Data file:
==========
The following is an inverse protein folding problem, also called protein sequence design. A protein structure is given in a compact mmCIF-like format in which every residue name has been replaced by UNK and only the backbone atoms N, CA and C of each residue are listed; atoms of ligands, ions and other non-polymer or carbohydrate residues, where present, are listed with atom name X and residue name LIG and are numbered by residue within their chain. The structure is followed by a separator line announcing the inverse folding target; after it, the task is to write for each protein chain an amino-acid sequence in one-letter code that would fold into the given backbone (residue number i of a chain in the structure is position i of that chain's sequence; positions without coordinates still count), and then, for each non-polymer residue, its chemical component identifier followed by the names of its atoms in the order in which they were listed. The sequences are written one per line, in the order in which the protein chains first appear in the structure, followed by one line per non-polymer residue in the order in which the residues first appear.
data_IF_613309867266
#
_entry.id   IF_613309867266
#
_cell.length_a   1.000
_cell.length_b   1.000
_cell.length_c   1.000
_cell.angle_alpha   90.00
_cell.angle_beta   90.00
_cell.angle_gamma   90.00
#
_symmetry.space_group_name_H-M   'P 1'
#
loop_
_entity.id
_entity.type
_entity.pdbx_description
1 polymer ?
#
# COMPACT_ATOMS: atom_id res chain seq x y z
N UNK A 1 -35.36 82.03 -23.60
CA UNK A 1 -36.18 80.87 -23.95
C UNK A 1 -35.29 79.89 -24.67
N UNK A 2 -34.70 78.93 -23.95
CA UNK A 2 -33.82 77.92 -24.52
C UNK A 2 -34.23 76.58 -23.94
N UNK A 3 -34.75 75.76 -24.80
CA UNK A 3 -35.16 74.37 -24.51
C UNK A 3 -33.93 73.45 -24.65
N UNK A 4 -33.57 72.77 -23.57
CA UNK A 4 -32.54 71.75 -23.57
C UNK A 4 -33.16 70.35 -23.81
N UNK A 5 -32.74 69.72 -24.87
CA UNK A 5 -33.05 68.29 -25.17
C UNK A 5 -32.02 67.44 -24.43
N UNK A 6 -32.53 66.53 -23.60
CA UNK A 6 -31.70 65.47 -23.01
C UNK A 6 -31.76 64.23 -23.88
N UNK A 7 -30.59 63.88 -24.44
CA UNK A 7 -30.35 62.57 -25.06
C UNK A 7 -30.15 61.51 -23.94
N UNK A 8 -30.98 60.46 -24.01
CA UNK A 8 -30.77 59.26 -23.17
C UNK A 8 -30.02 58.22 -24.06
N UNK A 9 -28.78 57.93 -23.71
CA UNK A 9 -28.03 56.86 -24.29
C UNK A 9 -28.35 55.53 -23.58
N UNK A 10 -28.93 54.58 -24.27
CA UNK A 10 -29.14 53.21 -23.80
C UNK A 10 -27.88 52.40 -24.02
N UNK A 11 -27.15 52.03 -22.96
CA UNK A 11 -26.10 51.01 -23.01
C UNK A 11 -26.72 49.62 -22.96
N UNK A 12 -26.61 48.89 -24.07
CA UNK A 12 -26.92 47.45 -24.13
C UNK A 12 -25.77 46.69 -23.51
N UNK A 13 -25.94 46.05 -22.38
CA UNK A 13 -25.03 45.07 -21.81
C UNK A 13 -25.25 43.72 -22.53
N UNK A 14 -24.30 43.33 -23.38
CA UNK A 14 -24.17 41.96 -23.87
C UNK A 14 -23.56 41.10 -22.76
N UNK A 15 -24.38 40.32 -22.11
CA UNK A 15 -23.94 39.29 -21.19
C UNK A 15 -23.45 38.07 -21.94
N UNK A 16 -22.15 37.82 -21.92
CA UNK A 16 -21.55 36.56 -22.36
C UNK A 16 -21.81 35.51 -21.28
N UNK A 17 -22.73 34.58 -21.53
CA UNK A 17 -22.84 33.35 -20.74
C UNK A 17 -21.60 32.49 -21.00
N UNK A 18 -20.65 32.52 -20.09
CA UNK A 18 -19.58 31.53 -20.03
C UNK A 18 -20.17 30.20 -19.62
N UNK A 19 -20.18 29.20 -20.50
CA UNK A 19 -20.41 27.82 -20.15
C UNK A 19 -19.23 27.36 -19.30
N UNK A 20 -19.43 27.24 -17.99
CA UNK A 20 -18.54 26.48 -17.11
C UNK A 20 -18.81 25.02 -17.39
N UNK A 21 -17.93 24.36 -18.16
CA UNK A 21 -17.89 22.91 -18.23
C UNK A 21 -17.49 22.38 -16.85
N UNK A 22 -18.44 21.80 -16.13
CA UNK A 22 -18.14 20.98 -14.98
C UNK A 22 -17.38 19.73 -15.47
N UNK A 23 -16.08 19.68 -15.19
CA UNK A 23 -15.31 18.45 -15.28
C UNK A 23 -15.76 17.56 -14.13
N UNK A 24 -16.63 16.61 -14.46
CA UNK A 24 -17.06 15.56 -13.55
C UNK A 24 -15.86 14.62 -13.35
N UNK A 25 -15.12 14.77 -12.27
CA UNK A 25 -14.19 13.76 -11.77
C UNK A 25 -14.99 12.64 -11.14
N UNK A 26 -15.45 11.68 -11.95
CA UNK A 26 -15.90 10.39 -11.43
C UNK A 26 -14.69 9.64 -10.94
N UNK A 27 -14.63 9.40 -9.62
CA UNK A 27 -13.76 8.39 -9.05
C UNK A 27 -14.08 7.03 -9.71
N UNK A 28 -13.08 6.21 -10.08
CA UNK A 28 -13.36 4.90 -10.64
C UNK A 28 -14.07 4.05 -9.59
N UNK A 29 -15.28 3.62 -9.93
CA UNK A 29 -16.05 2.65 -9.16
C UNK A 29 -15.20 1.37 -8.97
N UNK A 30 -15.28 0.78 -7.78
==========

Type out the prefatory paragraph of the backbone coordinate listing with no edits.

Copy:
The following is an inverse protein folding problem, also called protein sequence design. A protein structure is given in a compact mmCIF-like format in which every residue name has been replaced by UNK and only the backbone atoms N, CA and C of each residue are listed; atoms of ligands, ions and other non-polymer or carbohydrate residues, where present, are listed with atom name X and residue name LIG and are numbered by residue within their chain. The structure is followed by a separator line announcing the inverse folding target; after it, the task is to write for each protein chain an amino-acid sequence in one-letter code that would fold into the given backbone (residue number i of a chain in the structure is position i of that chain's sequence; positions without coordinates still count), and then, for each non-polymer residue, its chemical component identifier followed by the names of its atoms in the order in which they were listed. The sequences are written one per line, in the order in which the protein chains first appear in the structure, followed by one line per non-polymer residue in the order in which the residues first appear.